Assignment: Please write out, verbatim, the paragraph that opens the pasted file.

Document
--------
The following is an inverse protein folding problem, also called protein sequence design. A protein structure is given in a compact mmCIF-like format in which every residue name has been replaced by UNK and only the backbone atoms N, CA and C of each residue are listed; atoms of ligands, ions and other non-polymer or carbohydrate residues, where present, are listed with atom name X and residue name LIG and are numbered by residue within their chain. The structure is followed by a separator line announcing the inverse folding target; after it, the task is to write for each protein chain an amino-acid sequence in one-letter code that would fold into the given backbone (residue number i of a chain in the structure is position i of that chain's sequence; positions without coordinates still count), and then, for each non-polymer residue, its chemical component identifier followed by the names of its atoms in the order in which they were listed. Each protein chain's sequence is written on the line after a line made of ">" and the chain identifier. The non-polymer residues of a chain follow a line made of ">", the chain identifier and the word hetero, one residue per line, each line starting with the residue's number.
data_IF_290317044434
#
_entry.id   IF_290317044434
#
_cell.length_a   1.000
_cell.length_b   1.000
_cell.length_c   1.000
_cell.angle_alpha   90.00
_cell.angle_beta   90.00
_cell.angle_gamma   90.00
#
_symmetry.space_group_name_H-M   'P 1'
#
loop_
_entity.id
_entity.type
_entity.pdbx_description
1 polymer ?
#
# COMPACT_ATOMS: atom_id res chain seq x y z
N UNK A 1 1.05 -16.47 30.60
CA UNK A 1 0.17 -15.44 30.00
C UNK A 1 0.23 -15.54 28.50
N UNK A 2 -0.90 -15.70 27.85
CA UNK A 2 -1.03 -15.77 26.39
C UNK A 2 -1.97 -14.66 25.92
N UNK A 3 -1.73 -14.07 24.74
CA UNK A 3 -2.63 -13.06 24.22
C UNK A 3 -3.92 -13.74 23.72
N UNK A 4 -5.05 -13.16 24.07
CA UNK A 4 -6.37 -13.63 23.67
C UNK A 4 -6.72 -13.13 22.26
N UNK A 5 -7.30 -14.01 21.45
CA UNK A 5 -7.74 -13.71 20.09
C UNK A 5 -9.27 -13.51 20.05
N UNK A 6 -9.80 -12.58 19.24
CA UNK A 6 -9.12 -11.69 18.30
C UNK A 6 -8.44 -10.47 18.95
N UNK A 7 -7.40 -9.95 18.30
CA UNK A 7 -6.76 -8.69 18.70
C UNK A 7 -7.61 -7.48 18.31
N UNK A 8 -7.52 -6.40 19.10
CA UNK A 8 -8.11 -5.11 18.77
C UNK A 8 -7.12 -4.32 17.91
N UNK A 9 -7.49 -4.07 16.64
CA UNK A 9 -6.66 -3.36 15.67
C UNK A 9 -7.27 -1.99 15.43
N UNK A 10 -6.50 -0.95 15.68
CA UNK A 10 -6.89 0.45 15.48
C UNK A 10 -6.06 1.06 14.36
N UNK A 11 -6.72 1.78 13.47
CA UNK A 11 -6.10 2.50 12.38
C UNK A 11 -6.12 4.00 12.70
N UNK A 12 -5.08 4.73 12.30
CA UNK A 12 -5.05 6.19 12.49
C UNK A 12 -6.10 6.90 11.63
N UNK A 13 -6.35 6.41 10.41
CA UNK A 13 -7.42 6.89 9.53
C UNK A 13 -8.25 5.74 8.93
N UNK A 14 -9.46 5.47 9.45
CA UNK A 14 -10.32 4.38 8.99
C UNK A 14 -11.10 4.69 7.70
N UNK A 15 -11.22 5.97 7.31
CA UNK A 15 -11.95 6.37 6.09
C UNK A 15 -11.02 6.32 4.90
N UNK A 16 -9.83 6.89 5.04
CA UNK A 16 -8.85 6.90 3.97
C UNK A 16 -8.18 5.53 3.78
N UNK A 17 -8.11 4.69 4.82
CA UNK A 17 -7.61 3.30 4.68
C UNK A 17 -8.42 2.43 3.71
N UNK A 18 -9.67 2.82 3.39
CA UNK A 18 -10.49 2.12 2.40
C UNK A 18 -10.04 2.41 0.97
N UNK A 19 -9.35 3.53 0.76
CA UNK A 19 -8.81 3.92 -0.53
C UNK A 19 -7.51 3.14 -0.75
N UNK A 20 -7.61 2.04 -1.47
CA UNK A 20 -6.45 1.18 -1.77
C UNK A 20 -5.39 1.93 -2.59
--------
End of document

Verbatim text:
The following is an inverse protein folding problem, also called protein sequence design. A protein structure is given in a compact mmCIF-like format in which every residue name has been replaced by UNK and only the backbone atoms N, CA and C of each residue are listed; atoms of ligands, ions and other non-polymer or carbohydrate residues, where present, are listed with atom name X and residue name LIG and are numbered by residue within their chain. The structure is followed by a separator line announcing the inverse folding target; after it, the task is to write for each protein chain an amino-acid sequence in one-letter code that would fold into the given backbone (residue number i of a chain in the structure is position i of that chain's sequence; positions without coordinates still count), and then, for each non-polymer residue, its chemical component identifier followed by the names of its atoms in the order in which they were listed. Each protein chain's sequence is written on the line after a line made of ">" and the chain identifier. The non-polymer residues of a chain follow a line made of ">", the chain identifier and the word hetero, one residue per line, each line starting with the residue's number.